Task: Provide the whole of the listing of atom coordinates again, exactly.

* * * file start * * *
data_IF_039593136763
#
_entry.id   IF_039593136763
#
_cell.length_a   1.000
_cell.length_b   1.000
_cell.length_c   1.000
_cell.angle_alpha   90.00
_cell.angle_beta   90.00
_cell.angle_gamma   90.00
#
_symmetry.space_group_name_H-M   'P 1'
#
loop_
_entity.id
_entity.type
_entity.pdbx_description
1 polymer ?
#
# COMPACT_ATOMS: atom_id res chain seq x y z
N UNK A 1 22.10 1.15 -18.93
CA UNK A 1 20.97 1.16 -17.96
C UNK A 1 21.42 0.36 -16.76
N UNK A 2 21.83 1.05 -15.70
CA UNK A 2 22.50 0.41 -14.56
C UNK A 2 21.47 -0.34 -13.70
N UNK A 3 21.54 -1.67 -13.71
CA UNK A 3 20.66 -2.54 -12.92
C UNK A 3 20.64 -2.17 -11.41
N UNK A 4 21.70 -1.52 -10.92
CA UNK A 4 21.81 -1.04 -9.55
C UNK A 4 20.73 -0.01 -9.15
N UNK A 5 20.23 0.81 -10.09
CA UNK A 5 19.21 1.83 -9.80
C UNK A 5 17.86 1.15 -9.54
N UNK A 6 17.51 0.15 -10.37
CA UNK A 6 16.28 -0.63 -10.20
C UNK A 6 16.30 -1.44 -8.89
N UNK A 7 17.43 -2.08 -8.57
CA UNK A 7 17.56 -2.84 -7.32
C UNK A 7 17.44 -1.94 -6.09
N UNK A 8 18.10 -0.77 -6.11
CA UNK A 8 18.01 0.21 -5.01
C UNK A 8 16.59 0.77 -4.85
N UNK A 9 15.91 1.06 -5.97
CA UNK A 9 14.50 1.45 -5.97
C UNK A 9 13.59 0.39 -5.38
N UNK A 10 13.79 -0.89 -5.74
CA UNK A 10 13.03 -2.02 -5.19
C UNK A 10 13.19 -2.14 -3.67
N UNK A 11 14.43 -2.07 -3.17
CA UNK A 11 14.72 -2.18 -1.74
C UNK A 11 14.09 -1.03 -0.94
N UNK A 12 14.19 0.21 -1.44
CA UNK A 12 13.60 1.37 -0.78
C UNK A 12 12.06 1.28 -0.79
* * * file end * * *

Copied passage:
data_IF_039593136763
#
_entry.id   IF_039593136763
#
_cell.length_a   1.000
_cell.length_b   1.000
_cell.length_c   1.000
_cell.angle_alpha   90.00
_cell.angle_beta   90.00
_cell.angle_gamma   90.00
#
_symmetry.space_group_name_H-M   'P 1'
#
loop_
_entity.id
_entity.type
_entity.pdbx_description
1 polymer ?
#
# COMPACT_ATOMS: atom_id res chain seq x y z
N UNK A 1 22.10 1.15 -18.93
CA UNK A 1 20.97 1.16 -17.96
C UNK A 1 21.42 0.36 -16.76
N UNK A 2 21.83 1.05 -15.70
CA UNK A 2 22.50 0.41 -14.56
C UNK A 2 21.47 -0.34 -13.70
N UNK A 3 21.54 -1.67 -13.71
CA UNK A 3 20.66 -2.54 -12.92
C UNK A 3 20.64 -2.17 -11.41
N UNK A 4 21.70 -1.52 -10.92
CA UNK A 4 21.81 -1.04 -9.55
C UNK A 4 20.73 -0.01 -9.15
N UNK A 5 20.23 0.81 -10.09
CA UNK A 5 19.21 1.83 -9.80
C UNK A 5 17.86 1.15 -9.54
N UNK A 6 17.51 0.15 -10.37
CA UNK A 6 16.28 -0.63 -10.20
C UNK A 6 16.30 -1.44 -8.89
N UNK A 7 17.43 -2.08 -8.57
CA UNK A 7 17.56 -2.84 -7.32
C UNK A 7 17.44 -1.94 -6.09
N UNK A 8 18.10 -0.77 -6.11
CA UNK A 8 18.01 0.21 -5.01
C UNK A 8 16.59 0.77 -4.85
N UNK A 9 15.91 1.06 -5.97
CA UNK A 9 14.50 1.45 -5.97
C UNK A 9 13.59 0.39 -5.38
N UNK A 10 13.79 -0.89 -5.74
CA UNK A 10 13.03 -2.02 -5.19
C UNK A 10 13.19 -2.14 -3.67
N UNK A 11 14.43 -2.07 -3.17
CA UNK A 11 14.72 -2.18 -1.74
C UNK A 11 14.09 -1.03 -0.94
N UNK A 12 14.19 0.21 -1.44
CA UNK A 12 13.60 1.37 -0.78
C UNK A 12 12.06 1.28 -0.79